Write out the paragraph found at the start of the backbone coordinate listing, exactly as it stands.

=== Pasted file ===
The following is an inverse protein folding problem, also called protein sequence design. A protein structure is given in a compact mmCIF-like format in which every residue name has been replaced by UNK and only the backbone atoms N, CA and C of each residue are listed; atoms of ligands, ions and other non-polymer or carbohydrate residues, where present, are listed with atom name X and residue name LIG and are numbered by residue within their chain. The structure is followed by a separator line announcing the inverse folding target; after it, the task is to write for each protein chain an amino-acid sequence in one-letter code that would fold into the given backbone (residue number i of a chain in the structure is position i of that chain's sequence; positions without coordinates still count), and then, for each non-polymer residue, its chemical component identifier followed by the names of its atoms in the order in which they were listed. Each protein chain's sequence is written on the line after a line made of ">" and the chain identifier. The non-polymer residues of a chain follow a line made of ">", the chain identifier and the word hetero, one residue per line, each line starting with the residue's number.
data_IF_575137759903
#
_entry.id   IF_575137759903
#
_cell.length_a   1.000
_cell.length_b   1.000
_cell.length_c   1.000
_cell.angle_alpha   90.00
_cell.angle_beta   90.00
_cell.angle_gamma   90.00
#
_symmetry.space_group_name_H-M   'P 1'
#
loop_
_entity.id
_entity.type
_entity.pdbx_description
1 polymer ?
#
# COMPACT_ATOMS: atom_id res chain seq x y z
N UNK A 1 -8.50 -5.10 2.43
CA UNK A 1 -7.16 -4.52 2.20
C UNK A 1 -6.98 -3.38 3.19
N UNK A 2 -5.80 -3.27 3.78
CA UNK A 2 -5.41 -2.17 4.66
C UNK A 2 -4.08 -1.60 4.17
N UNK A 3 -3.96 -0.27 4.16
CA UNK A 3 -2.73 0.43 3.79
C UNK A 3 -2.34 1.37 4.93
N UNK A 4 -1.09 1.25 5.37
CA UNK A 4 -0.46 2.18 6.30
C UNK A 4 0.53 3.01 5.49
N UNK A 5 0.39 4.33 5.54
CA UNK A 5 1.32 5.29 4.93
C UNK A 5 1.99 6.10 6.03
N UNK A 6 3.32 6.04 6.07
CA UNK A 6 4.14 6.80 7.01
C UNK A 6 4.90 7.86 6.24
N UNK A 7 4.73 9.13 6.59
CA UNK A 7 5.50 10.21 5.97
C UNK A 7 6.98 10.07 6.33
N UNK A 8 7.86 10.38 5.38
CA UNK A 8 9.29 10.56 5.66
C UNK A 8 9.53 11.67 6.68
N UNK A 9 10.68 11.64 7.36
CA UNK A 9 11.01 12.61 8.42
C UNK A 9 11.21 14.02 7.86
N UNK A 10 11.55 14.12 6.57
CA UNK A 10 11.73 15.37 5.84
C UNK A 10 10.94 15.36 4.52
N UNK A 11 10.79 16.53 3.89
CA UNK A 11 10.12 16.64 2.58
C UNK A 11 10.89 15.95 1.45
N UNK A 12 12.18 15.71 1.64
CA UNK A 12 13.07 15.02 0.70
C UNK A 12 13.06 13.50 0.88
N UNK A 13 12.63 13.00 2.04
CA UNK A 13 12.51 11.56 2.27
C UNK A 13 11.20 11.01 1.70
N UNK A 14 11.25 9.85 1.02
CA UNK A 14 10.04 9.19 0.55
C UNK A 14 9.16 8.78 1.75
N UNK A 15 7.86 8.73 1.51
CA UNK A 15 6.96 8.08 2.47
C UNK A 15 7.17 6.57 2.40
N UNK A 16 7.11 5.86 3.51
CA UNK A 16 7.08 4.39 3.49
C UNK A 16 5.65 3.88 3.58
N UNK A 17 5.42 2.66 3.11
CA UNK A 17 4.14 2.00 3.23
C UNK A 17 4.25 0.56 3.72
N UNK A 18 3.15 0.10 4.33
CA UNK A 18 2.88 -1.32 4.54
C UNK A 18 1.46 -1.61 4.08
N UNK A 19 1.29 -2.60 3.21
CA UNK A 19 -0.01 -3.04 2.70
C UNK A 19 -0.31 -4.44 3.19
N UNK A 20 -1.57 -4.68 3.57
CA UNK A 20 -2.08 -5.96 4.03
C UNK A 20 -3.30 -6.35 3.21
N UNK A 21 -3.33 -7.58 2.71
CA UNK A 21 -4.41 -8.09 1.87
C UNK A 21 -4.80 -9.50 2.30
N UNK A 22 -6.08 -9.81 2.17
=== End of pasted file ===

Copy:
The following is an inverse protein folding problem, also called protein sequence design. A protein structure is given in a compact mmCIF-like format in which every residue name has been replaced by UNK and only the backbone atoms N, CA and C of each residue are listed; atoms of ligands, ions and other non-polymer or carbohydrate residues, where present, are listed with atom name X and residue name LIG and are numbered by residue within their chain. The structure is followed by a separator line announcing the inverse folding target; after it, the task is to write for each protein chain an amino-acid sequence in one-letter code that would fold into the given backbone (residue number i of a chain in the structure is position i of that chain's sequence; positions without coordinates still count), and then, for each non-polymer residue, its chemical component identifier followed by the names of its atoms in the order in which they were listed. Each protein chain's sequence is written on the line after a line made of ">" and the chain identifier. The non-polymer residues of a chain follow a line made of ">", the chain identifier and the word hetero, one residue per line, each line starting with the residue's number.